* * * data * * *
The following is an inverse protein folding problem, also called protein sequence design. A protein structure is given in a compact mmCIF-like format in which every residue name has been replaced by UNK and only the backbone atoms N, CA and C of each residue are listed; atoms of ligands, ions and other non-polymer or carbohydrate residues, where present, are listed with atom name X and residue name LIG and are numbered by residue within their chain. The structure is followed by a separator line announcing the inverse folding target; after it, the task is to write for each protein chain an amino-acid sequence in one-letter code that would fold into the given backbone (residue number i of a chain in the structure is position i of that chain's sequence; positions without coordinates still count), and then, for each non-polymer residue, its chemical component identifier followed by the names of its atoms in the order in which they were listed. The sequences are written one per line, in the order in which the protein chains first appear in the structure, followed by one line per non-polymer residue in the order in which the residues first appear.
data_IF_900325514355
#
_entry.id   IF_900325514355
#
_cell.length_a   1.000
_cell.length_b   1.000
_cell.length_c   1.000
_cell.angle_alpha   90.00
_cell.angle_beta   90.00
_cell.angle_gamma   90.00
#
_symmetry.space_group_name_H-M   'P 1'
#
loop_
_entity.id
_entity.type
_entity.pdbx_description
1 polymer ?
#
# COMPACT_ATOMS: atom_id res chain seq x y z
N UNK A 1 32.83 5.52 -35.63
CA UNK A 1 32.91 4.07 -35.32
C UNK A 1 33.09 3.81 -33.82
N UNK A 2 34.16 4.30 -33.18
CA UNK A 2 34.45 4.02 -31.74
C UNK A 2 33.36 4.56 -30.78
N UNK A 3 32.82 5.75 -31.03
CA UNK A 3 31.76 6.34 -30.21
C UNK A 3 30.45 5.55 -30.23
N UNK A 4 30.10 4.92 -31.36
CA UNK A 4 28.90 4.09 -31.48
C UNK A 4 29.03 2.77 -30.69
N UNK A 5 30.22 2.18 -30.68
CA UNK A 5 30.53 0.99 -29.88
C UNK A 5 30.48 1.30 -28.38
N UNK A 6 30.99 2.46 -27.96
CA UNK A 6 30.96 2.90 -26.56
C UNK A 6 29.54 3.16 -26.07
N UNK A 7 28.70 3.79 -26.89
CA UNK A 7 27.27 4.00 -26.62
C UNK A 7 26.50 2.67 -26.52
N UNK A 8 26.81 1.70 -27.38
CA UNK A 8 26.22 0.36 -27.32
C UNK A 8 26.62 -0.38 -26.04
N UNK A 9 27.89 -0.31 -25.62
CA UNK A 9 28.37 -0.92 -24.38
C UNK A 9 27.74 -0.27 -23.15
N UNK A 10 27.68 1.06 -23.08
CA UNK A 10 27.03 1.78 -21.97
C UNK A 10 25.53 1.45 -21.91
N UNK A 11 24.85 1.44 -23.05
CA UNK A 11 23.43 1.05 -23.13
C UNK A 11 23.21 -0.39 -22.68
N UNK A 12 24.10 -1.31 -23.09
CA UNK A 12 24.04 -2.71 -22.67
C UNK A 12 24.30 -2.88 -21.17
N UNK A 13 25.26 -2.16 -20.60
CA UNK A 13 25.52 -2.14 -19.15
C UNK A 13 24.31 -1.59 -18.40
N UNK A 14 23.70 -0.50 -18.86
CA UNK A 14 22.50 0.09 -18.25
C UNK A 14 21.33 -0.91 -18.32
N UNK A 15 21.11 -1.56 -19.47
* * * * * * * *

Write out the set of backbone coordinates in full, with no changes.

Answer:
The following is an inverse protein folding problem, also called protein sequence design. A protein structure is given in a compact mmCIF-like format in which every residue name has been replaced by UNK and only the backbone atoms N, CA and C of each residue are listed; atoms of ligands, ions and other non-polymer or carbohydrate residues, where present, are listed with atom name X and residue name LIG and are numbered by residue within their chain. The structure is followed by a separator line announcing the inverse folding target; after it, the task is to write for each protein chain an amino-acid sequence in one-letter code that would fold into the given backbone (residue number i of a chain in the structure is position i of that chain's sequence; positions without coordinates still count), and then, for each non-polymer residue, its chemical component identifier followed by the names of its atoms in the order in which they were listed. The sequences are written one per line, in the order in which the protein chains first appear in the structure, followed by one line per non-polymer residue in the order in which the residues first appear.
data_IF_900325514355
#
_entry.id   IF_900325514355
#
_cell.length_a   1.000
_cell.length_b   1.000
_cell.length_c   1.000
_cell.angle_alpha   90.00
_cell.angle_beta   90.00
_cell.angle_gamma   90.00
#
_symmetry.space_group_name_H-M   'P 1'
#
loop_
_entity.id
_entity.type
_entity.pdbx_description
1 polymer ?
#
# COMPACT_ATOMS: atom_id res chain seq x y z
N UNK A 1 32.83 5.52 -35.63
CA UNK A 1 32.91 4.07 -35.32
C UNK A 1 33.09 3.81 -33.82
N UNK A 2 34.16 4.30 -33.18
CA UNK A 2 34.45 4.02 -31.74
C UNK A 2 33.36 4.56 -30.78
N UNK A 3 32.82 5.75 -31.03
CA UNK A 3 31.76 6.34 -30.21
C UNK A 3 30.45 5.55 -30.23
N UNK A 4 30.10 4.92 -31.36
CA UNK A 4 28.90 4.09 -31.48
C UNK A 4 29.03 2.77 -30.69
N UNK A 5 30.22 2.18 -30.68
CA UNK A 5 30.53 0.99 -29.88
C UNK A 5 30.48 1.30 -28.38
N UNK A 6 30.99 2.46 -27.96
CA UNK A 6 30.96 2.90 -26.56
C UNK A 6 29.54 3.16 -26.07
N UNK A 7 28.70 3.79 -26.89
CA UNK A 7 27.27 4.00 -26.62
C UNK A 7 26.50 2.67 -26.52
N UNK A 8 26.81 1.70 -27.38
CA UNK A 8 26.22 0.36 -27.32
C UNK A 8 26.62 -0.38 -26.04
N UNK A 9 27.89 -0.31 -25.62
CA UNK A 9 28.37 -0.92 -24.38
C UNK A 9 27.74 -0.27 -23.15
N UNK A 10 27.68 1.06 -23.08
CA UNK A 10 27.03 1.78 -21.97
C UNK A 10 25.53 1.45 -21.91
N UNK A 11 24.85 1.44 -23.05
CA UNK A 11 23.43 1.05 -23.13
C UNK A 11 23.21 -0.39 -22.68
N UNK A 12 24.10 -1.31 -23.09
CA UNK A 12 24.04 -2.71 -22.67
C UNK A 12 24.30 -2.88 -21.17
N UNK A 13 25.26 -2.16 -20.60
CA UNK A 13 25.52 -2.14 -19.15
C UNK A 13 24.31 -1.59 -18.40
N UNK A 14 23.70 -0.50 -18.86
CA UNK A 14 22.50 0.09 -18.25
C UNK A 14 21.33 -0.91 -18.32
N UNK A 15 21.11 -1.56 -19.47